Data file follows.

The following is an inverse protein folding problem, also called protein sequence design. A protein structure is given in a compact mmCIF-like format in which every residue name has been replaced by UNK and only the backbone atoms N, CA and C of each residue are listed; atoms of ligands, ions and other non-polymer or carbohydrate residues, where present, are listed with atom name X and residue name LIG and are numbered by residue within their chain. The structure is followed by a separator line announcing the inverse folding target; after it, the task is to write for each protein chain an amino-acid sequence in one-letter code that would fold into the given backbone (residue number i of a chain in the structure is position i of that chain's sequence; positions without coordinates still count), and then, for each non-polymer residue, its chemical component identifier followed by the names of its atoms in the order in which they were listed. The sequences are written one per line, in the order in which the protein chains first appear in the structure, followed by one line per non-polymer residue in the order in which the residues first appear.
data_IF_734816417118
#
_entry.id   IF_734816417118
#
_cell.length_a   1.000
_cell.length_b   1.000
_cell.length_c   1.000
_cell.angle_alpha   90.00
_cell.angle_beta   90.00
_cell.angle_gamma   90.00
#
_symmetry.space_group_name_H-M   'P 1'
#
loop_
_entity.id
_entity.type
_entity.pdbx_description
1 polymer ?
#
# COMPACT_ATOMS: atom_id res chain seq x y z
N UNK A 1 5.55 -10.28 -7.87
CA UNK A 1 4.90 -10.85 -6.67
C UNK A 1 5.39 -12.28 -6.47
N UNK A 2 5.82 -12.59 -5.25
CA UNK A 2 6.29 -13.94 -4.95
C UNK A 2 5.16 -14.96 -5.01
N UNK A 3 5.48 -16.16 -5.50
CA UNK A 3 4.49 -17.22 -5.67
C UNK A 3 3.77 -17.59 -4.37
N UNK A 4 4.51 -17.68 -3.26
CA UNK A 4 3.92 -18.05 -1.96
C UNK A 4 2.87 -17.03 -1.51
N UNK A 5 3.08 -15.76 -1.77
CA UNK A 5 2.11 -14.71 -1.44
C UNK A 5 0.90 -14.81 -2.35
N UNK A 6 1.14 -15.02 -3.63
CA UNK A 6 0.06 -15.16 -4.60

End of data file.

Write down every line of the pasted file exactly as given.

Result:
The following is an inverse protein folding problem, also called protein sequence design. A protein structure is given in a compact mmCIF-like format in which every residue name has been replaced by UNK and only the backbone atoms N, CA and C of each residue are listed; atoms of ligands, ions and other non-polymer or carbohydrate residues, where present, are listed with atom name X and residue name LIG and are numbered by residue within their chain. The structure is followed by a separator line announcing the inverse folding target; after it, the task is to write for each protein chain an amino-acid sequence in one-letter code that would fold into the given backbone (residue number i of a chain in the structure is position i of that chain's sequence; positions without coordinates still count), and then, for each non-polymer residue, its chemical component identifier followed by the names of its atoms in the order in which they were listed. The sequences are written one per line, in the order in which the protein chains first appear in the structure, followed by one line per non-polymer residue in the order in which the residues first appear.
data_IF_734816417118
#
_entry.id   IF_734816417118
#
_cell.length_a   1.000
_cell.length_b   1.000
_cell.length_c   1.000
_cell.angle_alpha   90.00
_cell.angle_beta   90.00
_cell.angle_gamma   90.00
#
_symmetry.space_group_name_H-M   'P 1'
#
loop_
_entity.id
_entity.type
_entity.pdbx_description
1 polymer ?
#
# COMPACT_ATOMS: atom_id res chain seq x y z
N UNK A 1 5.55 -10.28 -7.87
CA UNK A 1 4.90 -10.85 -6.67
C UNK A 1 5.39 -12.28 -6.47
N UNK A 2 5.82 -12.59 -5.25
CA UNK A 2 6.29 -13.94 -4.95
C UNK A 2 5.16 -14.96 -5.01
N UNK A 3 5.48 -16.16 -5.50
CA UNK A 3 4.49 -17.22 -5.67
C UNK A 3 3.77 -17.59 -4.37
N UNK A 4 4.51 -17.68 -3.26
CA UNK A 4 3.92 -18.05 -1.96
C UNK A 4 2.87 -17.03 -1.51
N UNK A 5 3.08 -15.76 -1.77
CA UNK A 5 2.11 -14.71 -1.44
C UNK A 5 0.90 -14.81 -2.35
N UNK A 6 1.14 -15.02 -3.63
CA UNK A 6 0.06 -15.16 -4.60